Tensions have been building for the best part of a year, serious skirmishes broke out in June – and America is nowhere to be seen.
It isn’t obvious that his foreign policy has been less effective than George W.Bush’s activism or Obama’s passivity. But what’s his aim here?
“Does he know of any policy decision by any ally which has so undermined our security partnership and empowered our enemies?” “No…”
The UK’s role is limited, as we will not and cannot put our own people into this theatre – but we must do what we can.
Turkey appears to assume that their opponents will flee. But if they’ve nowhere to go, they’ll have no alternative but to fight.
I’m glad to see we’ve now had the guts to stop a tanker we believe is smuggling Iranian oil in defiance of sanctions on Syria.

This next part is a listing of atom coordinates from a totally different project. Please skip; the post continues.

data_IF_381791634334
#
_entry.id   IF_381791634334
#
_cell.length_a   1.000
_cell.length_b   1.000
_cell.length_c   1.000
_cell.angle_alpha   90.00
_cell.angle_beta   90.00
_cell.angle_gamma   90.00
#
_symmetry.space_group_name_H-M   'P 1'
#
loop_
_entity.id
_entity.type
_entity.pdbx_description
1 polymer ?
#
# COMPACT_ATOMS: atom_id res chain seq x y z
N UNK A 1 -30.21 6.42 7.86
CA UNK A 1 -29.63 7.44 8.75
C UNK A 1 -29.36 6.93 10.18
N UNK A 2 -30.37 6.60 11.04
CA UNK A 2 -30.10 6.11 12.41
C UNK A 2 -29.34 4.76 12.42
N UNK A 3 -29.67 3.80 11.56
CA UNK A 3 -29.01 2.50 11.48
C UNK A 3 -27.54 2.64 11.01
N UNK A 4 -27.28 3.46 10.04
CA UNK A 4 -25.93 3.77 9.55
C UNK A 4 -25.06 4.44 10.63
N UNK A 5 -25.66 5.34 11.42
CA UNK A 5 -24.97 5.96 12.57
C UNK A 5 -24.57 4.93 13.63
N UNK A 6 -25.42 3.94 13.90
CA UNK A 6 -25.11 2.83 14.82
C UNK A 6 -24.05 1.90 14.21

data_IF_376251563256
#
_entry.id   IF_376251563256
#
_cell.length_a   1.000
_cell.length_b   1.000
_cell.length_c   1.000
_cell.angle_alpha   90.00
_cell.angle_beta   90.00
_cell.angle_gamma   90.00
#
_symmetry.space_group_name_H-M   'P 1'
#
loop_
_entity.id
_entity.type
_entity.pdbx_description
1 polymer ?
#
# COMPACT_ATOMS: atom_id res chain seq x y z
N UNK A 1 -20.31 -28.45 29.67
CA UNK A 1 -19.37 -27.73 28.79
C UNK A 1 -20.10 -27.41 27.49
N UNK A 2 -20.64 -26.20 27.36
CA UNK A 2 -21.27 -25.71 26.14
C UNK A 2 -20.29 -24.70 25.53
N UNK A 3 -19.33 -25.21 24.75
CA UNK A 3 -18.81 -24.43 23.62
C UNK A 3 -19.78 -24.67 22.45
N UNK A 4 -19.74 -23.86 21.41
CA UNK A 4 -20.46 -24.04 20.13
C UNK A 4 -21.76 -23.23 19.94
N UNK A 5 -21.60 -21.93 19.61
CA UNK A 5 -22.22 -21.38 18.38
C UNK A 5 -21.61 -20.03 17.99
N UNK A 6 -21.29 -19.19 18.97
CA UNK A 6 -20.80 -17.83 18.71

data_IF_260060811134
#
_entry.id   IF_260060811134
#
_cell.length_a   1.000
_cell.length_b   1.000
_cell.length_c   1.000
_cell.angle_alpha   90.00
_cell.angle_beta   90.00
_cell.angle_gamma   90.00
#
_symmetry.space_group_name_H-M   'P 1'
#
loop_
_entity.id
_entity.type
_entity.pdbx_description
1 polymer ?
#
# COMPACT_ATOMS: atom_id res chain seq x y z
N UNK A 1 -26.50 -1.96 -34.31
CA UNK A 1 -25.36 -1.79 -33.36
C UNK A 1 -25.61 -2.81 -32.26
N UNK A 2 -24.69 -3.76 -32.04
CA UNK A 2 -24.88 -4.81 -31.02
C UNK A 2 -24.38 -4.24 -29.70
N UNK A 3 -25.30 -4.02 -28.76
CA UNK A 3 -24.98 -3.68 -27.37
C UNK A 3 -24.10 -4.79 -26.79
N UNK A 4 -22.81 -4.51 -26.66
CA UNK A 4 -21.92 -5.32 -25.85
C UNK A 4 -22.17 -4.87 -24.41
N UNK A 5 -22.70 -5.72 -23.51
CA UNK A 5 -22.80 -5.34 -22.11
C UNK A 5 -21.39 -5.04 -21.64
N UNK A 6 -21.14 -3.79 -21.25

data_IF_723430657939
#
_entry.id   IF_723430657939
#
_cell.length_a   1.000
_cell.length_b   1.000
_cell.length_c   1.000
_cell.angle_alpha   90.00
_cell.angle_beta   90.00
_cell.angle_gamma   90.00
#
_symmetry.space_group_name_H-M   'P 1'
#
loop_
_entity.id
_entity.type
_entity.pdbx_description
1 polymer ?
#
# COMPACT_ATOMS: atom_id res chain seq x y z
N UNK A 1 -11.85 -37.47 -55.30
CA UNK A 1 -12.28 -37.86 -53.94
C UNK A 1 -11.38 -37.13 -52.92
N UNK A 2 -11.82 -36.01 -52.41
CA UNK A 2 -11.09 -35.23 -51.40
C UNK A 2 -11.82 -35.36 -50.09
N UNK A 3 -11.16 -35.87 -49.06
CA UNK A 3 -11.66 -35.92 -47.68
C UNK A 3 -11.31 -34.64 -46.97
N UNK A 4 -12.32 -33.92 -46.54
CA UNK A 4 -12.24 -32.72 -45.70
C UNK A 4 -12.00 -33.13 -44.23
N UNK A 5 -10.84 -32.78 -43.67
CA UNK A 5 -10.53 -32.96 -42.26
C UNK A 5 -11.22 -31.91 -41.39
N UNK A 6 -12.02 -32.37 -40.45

Turkey’s strongman is far from all-powerful, and he is risking an almighty backlash.
The attack is a salutary reminder that all terrorists, by definition, believed in something and have a cause.
A key moral from the case of Shamima Begum is that we need better information both to protect and prosecute.
I hope that, one day, it is no longer just an autonomous region in Iraq, but gets the independence it deserves.
Let’s remember that they bravely fought extremism for themselves, and to help keep our streets safe too. It’s reasonable to ask if Iraq is becoming a failed state.
A new, diplomatically-phrased but still damning enquiry by the Foreign Affairs Committee throws light on the Government’s failures.
They offer the best chance to maintain influence in Syria to counter Moscow, but the question of their ongoing conflict with Turkey must be addressed.
It won’t be easy but regional powers can make it happen if they make the right choices.
Iraq may be a voluntary union in theory, but in practice it is sectarian, over-centralised, and coercive.